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You Don’t Have to Choose Offense

You Don’t Have to Choose Offense

You Don't Have To Be Offended | Offense is a choice, and sometimes an unnecessary one. Read our tips for stepping back and considering before taking offense.
You Don't Have To Be Offended | Offense is a choice, and sometimes an unnecessary one. Read our tips for stepping back and considering before taking offense.

Until seven months ago, I lived a lifestyle sans baby. It was a super amazing season (and by super amazing, I mean that I got to sleep in, have a routine that was based solely around myself and I was able to spend our cash on frivolous things like avocados and coffee). In that season, I also worked as a manager over at a local cafe. I met all types of customers there; the amazingly beautiful humans, as well as the clowns you hear about in other people’s Facebook rants. Of all the people we meet though, the ones that we will always struggle with in life are those who are not like us.

So when I got pulled over by a customer one day, who excitedly asked me, “Oh my goodness, are you pregnant?!“, everything in me stopped. Let’s start by saying this: I was not pregnant. (I have definitely always been on the heavier side so, along with my terrible posture and sometimes poor choice in clothing, I actually truly understood why anyone could be led to believe I was with child. It still stings, obviously, but it wasn’t completely unfathomable.)

And then this happened: I chirpily, and un-angstily replied, “oh no, I’m just fat!” And weirdly enough, we both just laughed and left it at that.

One thing I have learnt from (many, many) odd situations like this is that I have the chance to be offended, like almost hourly. There is always something that someone says (or even just implies), that my moral compass clashes against and, with all of the dignity and strength in the world, I could stand up and say, EXCUUUUUSE ME, I AM A HUMAN AND NOW I AM WILDLY HURT, I AM NOW GOING TO YELL AT YOU TO PROVE THE POINT THAT YOU ARE AN INCONSIDERATE IDIOT.” Or, equally so, say nothing and just bitterly stew on the angst that says I deserve better.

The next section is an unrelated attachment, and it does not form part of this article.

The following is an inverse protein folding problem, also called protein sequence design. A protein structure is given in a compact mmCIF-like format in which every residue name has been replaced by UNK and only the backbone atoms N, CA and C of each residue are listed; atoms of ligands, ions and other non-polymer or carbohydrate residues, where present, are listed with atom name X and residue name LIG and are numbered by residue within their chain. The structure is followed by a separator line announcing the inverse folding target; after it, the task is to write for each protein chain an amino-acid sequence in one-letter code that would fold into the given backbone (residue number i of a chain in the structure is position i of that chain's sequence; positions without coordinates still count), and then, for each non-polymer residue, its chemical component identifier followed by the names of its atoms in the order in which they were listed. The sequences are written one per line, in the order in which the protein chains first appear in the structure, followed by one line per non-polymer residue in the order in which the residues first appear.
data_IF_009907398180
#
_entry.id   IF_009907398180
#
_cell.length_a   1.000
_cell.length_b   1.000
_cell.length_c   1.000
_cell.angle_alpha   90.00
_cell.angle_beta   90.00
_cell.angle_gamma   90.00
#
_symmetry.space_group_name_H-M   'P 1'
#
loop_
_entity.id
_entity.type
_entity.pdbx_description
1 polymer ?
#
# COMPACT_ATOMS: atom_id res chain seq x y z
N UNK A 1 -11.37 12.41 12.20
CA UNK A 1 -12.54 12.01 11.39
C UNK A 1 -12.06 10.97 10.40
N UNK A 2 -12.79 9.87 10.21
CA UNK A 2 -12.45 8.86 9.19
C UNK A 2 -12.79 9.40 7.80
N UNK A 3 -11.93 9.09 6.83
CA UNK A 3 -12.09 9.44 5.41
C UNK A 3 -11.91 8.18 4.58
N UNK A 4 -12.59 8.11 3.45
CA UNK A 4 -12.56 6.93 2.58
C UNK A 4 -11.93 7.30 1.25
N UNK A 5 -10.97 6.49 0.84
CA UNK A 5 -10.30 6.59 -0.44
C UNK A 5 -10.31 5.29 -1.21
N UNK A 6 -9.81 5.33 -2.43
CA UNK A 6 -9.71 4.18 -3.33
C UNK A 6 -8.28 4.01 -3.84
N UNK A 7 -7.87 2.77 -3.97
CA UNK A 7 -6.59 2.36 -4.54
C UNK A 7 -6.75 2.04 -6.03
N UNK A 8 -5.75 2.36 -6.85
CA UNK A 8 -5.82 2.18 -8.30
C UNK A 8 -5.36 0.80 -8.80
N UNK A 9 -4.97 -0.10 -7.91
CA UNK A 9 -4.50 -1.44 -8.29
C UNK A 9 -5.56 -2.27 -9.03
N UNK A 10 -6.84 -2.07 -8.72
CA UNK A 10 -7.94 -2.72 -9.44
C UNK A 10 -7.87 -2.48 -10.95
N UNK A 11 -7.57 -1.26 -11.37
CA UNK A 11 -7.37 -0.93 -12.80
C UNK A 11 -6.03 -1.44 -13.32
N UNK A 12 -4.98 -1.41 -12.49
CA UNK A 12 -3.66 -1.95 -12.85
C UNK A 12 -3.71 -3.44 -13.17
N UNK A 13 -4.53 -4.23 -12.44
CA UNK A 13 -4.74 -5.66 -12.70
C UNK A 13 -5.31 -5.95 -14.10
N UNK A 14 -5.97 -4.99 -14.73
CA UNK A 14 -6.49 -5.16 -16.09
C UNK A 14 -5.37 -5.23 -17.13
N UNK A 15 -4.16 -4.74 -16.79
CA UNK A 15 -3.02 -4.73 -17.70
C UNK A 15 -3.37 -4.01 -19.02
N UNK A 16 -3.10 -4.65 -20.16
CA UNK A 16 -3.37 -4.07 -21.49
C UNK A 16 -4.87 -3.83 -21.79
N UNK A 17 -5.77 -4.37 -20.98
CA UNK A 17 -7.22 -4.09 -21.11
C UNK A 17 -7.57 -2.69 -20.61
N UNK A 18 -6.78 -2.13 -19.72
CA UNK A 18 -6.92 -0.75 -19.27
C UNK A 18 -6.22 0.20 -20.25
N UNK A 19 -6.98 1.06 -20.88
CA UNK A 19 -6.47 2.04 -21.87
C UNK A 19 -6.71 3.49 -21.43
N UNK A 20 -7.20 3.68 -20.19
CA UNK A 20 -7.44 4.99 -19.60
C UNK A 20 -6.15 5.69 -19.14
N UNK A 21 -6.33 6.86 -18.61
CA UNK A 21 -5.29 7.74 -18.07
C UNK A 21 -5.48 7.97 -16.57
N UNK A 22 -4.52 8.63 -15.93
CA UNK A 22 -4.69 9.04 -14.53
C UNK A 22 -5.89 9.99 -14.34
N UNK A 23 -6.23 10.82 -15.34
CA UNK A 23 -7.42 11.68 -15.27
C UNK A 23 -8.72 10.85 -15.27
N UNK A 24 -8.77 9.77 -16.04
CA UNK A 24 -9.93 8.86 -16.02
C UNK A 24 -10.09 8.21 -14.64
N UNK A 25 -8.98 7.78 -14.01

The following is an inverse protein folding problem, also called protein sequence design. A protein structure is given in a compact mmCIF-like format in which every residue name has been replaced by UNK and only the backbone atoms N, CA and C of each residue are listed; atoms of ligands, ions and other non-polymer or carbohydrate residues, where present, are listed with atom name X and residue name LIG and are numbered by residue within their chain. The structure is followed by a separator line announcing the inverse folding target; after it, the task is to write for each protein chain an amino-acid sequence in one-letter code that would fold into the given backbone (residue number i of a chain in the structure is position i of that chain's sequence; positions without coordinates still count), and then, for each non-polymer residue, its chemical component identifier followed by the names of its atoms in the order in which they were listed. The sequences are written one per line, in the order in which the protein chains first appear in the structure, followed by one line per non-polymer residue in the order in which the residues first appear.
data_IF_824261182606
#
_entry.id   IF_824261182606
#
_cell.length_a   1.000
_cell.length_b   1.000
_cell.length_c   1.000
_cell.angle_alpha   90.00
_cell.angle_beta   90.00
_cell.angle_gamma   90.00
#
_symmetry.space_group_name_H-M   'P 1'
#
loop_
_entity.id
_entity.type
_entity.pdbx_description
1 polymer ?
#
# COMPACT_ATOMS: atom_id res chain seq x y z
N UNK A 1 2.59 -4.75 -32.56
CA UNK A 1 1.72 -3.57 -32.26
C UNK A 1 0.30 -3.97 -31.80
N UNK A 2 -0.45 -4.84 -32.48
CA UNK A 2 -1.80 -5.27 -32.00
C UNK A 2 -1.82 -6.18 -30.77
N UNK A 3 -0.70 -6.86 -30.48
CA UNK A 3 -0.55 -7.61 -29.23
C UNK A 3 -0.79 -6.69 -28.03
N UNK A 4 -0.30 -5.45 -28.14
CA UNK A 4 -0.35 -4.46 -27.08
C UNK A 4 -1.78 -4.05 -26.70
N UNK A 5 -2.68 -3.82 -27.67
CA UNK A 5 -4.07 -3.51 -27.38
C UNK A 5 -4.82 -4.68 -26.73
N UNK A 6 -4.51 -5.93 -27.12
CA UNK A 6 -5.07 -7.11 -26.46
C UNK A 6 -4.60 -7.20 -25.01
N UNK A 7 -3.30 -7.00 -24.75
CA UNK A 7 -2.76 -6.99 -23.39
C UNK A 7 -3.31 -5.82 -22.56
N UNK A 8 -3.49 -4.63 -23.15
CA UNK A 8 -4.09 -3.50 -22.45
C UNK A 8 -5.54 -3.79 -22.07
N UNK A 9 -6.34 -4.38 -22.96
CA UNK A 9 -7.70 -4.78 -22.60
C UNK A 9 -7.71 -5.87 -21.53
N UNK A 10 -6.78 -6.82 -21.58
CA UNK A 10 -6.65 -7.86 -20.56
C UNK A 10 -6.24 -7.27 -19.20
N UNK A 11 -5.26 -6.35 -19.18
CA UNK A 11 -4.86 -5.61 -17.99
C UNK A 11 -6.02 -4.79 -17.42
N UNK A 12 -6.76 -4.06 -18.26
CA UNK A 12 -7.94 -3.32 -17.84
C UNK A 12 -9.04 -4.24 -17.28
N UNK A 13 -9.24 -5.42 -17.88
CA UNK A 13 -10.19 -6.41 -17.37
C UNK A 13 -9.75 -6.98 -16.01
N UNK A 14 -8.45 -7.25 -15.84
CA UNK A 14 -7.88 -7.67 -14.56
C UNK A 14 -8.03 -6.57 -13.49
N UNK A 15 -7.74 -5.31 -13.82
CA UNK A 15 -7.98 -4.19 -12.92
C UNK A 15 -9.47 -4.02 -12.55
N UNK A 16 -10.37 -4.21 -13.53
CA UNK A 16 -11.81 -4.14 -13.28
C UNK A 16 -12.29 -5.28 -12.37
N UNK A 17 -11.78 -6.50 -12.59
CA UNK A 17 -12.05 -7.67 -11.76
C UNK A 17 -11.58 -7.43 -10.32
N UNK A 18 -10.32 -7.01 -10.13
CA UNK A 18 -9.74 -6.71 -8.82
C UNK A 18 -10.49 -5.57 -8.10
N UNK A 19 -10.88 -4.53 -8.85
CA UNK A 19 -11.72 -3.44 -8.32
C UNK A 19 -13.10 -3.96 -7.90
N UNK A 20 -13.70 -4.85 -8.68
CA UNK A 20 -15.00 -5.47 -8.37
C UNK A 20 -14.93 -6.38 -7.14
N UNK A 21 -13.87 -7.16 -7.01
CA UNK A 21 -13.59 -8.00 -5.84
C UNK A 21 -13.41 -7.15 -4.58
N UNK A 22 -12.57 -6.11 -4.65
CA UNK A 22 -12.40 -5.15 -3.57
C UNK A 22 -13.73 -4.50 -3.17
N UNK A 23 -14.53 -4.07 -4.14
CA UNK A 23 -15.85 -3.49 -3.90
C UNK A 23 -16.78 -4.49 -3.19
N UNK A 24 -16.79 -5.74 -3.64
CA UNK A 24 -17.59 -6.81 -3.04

People carry different moral codes, different agendas; they bring their own historic baggage, values and influences into every conversation they have, whether they know it or not. So it is easy to find offense when someone has spoken brashly against your own values or is even just rudely opinionated; it is natural that we are confused and we can easily take offense to the person/statement.

Don’t get me wrong, you are allowed to protect what is within your rights and boundaries. You have the right not to be a doormat to someone else’s intimidation and you can definitely take a stand in what you believe. Also, I understand that there are times where an injustice has been served and it’s important to take a stand up for what’s right.

But, you know, I just don’t think that these integral life-changing Rosa Parks moments happen as often as we think they do.

In the land of keyboard warriors, having rights and being heard, I can’t believe how often I see people jump on the ‘offended response train’ over both big and small issues. Guys, not all people are as disgusted about breastfeeding in public as we think they are. And not all baristas are judging you for your coffee choice (or, at least, the kinder, more professional ones aren’t). And being a woman doesn’t mean that everybody immediately thinks you’re inferior! And if you decide to eat pizza with a fork, you go right ahead!